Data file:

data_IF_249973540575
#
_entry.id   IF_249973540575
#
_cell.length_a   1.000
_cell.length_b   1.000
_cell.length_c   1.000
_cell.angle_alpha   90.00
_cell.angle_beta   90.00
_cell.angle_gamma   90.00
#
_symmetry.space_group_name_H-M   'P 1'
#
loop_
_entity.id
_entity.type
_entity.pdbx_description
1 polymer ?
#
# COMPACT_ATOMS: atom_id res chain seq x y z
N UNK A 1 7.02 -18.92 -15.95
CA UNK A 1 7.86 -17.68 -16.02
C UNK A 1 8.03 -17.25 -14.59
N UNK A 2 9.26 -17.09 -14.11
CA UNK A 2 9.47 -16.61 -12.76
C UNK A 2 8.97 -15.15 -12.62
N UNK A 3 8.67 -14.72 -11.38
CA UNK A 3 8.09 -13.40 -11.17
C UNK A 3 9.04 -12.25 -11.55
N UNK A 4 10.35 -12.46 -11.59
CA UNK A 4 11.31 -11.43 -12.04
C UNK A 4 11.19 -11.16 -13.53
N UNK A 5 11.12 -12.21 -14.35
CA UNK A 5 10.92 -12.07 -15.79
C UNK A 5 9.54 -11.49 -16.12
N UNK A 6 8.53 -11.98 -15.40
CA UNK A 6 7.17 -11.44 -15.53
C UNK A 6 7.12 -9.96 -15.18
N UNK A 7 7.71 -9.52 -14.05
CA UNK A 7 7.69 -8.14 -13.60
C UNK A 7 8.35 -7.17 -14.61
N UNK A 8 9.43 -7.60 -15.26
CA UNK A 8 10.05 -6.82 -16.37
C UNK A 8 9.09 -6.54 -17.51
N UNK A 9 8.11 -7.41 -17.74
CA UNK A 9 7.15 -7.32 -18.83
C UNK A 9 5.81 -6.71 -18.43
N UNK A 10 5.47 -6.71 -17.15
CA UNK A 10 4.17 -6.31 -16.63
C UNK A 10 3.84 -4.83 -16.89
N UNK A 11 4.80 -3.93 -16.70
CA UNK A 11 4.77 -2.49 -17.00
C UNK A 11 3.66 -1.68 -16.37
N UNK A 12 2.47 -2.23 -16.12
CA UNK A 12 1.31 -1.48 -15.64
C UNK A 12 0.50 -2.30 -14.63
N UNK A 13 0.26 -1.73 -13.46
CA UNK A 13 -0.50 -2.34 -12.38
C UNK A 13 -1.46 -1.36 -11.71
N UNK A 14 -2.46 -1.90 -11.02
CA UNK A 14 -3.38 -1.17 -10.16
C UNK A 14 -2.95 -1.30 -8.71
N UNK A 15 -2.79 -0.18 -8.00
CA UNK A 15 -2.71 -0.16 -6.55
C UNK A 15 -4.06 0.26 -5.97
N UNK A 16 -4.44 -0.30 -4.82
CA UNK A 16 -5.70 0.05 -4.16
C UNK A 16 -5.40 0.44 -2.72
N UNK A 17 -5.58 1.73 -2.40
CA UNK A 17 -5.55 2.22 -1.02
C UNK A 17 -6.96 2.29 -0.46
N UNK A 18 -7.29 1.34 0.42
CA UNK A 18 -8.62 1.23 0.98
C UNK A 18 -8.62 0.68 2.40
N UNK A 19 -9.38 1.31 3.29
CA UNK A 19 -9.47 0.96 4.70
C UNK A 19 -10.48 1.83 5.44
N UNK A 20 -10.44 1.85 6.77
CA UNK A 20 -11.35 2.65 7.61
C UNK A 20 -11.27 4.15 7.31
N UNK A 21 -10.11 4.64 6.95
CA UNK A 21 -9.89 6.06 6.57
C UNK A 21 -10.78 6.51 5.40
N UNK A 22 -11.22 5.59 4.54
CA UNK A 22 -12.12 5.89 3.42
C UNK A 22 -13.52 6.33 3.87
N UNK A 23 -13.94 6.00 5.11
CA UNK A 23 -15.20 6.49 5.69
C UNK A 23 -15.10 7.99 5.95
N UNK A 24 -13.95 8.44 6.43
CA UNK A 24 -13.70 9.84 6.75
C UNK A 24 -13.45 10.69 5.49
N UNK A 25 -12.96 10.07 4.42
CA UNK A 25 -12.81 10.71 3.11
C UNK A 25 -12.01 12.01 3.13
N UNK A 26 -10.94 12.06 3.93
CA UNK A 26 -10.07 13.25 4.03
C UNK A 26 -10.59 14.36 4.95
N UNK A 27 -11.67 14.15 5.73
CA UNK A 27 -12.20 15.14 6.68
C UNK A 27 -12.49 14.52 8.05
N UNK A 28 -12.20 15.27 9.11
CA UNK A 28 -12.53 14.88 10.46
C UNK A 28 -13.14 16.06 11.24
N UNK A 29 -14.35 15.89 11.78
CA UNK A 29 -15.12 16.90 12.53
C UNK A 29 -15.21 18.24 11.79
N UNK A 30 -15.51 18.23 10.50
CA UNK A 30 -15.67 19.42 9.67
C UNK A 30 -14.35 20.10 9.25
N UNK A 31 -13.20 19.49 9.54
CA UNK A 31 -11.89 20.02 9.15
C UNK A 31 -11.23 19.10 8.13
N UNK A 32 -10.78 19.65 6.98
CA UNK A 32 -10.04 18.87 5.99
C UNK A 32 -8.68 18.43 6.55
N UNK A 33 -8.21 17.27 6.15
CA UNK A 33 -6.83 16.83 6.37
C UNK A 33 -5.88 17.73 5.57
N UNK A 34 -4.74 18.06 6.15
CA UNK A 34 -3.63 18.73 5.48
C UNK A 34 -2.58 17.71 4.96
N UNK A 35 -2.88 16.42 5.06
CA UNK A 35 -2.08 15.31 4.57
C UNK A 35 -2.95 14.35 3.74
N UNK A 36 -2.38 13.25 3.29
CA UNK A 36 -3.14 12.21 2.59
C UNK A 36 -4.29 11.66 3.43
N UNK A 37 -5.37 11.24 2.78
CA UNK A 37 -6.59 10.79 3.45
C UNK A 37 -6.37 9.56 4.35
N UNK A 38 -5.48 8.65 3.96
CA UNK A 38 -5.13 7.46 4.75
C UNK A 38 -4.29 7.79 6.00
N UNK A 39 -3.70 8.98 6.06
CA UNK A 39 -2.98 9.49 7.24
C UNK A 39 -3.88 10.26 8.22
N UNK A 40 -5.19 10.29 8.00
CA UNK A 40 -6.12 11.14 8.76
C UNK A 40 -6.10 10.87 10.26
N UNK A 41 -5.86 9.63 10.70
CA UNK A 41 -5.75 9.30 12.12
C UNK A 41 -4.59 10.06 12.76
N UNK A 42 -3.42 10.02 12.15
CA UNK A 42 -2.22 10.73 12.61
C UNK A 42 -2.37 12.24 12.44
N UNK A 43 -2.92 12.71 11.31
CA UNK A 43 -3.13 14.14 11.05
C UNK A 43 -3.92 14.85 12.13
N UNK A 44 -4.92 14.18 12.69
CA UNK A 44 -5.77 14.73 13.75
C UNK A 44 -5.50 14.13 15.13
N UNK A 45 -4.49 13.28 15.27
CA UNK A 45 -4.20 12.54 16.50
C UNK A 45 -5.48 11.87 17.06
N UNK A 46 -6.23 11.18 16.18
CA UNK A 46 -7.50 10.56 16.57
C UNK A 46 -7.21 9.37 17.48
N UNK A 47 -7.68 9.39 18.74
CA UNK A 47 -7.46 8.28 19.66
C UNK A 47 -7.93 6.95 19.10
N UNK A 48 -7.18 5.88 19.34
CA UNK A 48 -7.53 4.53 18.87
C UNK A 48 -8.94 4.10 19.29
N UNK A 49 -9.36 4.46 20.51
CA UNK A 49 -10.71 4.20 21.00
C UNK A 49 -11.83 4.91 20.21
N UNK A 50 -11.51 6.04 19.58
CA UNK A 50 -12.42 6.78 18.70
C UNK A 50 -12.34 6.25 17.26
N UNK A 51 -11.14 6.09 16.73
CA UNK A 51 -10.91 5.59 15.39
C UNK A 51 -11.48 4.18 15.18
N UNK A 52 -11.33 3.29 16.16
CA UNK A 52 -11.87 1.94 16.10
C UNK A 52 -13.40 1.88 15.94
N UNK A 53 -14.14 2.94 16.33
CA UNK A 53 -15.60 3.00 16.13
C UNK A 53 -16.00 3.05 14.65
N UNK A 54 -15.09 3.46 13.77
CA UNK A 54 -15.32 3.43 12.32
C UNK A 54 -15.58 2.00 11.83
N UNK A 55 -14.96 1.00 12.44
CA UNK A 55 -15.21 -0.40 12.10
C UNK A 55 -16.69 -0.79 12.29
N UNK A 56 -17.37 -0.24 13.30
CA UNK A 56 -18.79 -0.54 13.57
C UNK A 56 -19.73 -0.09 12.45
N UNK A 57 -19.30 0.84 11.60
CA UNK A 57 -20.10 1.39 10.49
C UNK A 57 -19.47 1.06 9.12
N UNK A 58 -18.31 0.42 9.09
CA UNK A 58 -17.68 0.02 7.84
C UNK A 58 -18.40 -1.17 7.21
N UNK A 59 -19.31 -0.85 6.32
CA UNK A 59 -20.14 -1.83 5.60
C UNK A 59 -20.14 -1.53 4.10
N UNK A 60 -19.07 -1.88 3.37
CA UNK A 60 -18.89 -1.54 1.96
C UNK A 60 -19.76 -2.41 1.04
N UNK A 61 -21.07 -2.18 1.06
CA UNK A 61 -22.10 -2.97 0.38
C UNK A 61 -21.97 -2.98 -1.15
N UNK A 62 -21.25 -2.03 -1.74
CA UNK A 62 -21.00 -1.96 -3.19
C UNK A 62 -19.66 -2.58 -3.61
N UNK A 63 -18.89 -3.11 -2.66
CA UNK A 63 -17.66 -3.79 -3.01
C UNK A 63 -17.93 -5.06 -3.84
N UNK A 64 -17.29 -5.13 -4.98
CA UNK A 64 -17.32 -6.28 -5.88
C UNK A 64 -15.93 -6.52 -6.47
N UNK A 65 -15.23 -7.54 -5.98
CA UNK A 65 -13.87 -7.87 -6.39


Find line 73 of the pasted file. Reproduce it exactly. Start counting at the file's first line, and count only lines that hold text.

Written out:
CA UNK A 18 -8.62 1.23 0.98